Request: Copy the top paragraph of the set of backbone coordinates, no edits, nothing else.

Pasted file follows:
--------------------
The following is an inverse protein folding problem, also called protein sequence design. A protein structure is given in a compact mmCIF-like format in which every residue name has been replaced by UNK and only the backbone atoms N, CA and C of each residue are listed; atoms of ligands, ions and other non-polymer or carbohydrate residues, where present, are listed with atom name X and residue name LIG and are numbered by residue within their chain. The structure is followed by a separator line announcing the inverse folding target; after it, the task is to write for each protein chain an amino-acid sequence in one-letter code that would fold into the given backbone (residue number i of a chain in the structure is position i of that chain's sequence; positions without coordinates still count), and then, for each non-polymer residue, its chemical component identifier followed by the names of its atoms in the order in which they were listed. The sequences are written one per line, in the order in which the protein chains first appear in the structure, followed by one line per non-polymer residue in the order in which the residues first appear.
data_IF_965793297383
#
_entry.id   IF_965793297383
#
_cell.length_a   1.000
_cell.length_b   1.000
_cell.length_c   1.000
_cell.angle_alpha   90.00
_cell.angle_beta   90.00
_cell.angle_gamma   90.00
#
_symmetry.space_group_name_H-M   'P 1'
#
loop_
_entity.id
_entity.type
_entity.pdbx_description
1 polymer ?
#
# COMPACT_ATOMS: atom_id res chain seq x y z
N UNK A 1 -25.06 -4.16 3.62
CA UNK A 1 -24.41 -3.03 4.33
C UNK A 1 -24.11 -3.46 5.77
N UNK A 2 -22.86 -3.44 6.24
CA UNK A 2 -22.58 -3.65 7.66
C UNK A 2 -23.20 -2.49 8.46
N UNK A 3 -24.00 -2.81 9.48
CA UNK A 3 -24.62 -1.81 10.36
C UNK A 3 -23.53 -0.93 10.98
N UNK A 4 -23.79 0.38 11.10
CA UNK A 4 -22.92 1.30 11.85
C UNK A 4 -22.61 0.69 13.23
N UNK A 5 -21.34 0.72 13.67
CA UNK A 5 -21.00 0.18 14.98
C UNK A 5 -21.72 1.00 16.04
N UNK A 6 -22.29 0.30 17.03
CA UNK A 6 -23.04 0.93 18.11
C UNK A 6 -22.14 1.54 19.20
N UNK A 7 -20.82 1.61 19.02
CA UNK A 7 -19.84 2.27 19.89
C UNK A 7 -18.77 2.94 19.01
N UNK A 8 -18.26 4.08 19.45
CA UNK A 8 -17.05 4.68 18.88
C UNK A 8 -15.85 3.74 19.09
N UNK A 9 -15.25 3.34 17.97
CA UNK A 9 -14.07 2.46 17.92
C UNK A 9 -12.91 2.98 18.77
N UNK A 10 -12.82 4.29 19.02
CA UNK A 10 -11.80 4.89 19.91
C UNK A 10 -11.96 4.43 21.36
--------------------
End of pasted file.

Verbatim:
The following is an inverse protein folding problem, also called protein sequence design. A protein structure is given in a compact mmCIF-like format in which every residue name has been replaced by UNK and only the backbone atoms N, CA and C of each residue are listed; atoms of ligands, ions and other non-polymer or carbohydrate residues, where present, are listed with atom name X and residue name LIG and are numbered by residue within their chain. The structure is followed by a separator line announcing the inverse folding target; after it, the task is to write for each protein chain an amino-acid sequence in one-letter code that would fold into the given backbone (residue number i of a chain in the structure is position i of that chain's sequence; positions without coordinates still count), and then, for each non-polymer residue, its chemical component identifier followed by the names of its atoms in the order in which they were listed. The sequences are written one per line, in the order in which the protein chains first appear in the structure, followed by one line per non-polymer residue in the order in which the residues first appear.